They found the risk of dying in a given year was 12 per cent lower for Facebook users than non-Facebook users.

It's hard to say whether being on Facebook helps people live longer, or whether healthy people are more likely to be on Facebook. (Getty Images)

That doesn't mean Facebook is necessarily good for you, Fowler cautions. Correlation does not prove causation, so it's impossible to say whether being on Facebook makes you healthier, or whether healthy people are more likely to be on Facebook.

Still, Fowler said the study does help debunk some of the negative associations people have with social media.

"The fact that we found such a strong positive relationship between health and social networks speaks against the hypothesis that they're making us unhealthy in some way," he said.

It's better when friends find you

Dig a little deeper, and only certain types of Facebook activity were linked to a longer life.

For example, Facebook actions tied to real-world activities, like posting and getting tagged in pictures, were more associated with reduced mortality risk than online-only activities, like posting status updates and sending messages. 

Using Facebook to share and tag pictures is more associated with positive health incomes than just posting status updates and messaging people. (Alexandre Meneghini/Reuters)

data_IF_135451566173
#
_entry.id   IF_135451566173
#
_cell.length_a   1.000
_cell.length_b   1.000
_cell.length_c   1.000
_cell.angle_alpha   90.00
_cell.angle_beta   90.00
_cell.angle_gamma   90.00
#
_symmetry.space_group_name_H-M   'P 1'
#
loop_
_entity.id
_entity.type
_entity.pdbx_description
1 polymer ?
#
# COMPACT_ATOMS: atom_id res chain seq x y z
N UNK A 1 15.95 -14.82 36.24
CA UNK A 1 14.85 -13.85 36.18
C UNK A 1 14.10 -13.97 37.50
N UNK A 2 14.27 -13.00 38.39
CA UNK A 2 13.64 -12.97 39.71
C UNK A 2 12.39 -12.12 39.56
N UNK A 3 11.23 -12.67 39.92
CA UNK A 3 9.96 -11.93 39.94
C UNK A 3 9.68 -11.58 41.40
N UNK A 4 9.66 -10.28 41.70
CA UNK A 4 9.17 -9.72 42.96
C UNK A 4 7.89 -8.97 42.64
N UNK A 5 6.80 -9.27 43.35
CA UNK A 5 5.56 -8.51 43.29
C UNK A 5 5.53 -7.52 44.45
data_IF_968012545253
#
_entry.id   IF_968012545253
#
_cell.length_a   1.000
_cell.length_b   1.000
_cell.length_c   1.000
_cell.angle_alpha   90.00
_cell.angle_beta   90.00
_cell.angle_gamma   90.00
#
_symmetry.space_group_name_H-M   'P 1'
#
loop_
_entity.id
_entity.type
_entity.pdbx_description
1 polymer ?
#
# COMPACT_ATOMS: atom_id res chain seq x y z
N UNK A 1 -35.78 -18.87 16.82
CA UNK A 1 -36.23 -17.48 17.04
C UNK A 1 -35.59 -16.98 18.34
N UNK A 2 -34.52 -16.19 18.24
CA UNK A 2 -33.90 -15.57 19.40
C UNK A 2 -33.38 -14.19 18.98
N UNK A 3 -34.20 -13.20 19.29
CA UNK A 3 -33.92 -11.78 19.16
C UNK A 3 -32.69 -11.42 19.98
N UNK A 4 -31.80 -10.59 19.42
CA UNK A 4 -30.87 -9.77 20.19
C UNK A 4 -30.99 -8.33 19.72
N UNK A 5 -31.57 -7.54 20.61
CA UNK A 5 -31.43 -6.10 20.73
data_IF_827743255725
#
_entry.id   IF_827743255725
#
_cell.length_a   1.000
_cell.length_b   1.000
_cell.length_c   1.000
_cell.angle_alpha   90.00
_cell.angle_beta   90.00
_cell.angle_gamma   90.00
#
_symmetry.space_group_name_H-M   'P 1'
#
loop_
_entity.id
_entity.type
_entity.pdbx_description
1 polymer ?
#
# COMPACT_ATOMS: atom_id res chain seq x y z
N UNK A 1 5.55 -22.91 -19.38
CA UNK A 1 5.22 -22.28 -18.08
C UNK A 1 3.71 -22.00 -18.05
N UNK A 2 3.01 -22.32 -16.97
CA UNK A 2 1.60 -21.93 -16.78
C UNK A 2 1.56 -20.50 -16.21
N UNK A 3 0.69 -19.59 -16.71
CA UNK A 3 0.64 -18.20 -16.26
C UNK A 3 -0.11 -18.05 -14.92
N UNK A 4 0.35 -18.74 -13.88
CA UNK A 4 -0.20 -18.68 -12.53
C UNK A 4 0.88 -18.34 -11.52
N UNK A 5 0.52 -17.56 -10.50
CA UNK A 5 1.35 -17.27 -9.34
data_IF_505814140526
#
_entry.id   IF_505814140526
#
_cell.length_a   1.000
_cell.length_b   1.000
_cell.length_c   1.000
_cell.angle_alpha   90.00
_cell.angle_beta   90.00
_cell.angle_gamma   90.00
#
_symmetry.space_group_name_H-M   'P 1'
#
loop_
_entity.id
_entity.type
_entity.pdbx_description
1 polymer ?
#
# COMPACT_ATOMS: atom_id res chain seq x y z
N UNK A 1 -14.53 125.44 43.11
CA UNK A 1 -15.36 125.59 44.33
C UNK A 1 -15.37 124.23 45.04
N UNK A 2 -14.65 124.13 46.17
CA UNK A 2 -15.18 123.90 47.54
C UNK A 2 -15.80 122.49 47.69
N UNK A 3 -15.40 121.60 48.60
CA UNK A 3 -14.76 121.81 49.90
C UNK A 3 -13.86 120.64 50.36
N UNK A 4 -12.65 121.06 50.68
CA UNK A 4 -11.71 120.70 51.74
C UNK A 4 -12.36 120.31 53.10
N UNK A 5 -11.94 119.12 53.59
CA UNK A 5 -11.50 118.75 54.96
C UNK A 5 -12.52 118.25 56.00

What's more, having a lot of friends doesn't matter if you're the one seeking them out. 

While the mortality rate for users who accepted the most friend requests was about 66 per cent of the rate for those who accepted the fewest, "there was no such linear association between mortality and sent friendship requests," the study notes. 

Fowler admits that particular finding was "disappointing," as it could simply mean that healthy people attract more friends. 

"The next step past a study like this is to try to figure out, well, what can we do about this?" he said. "It's easier to imagine getting people to make friends than getting them to, say, be more physically attractive or getting them to be more popular in some way. It's a harder thing to change."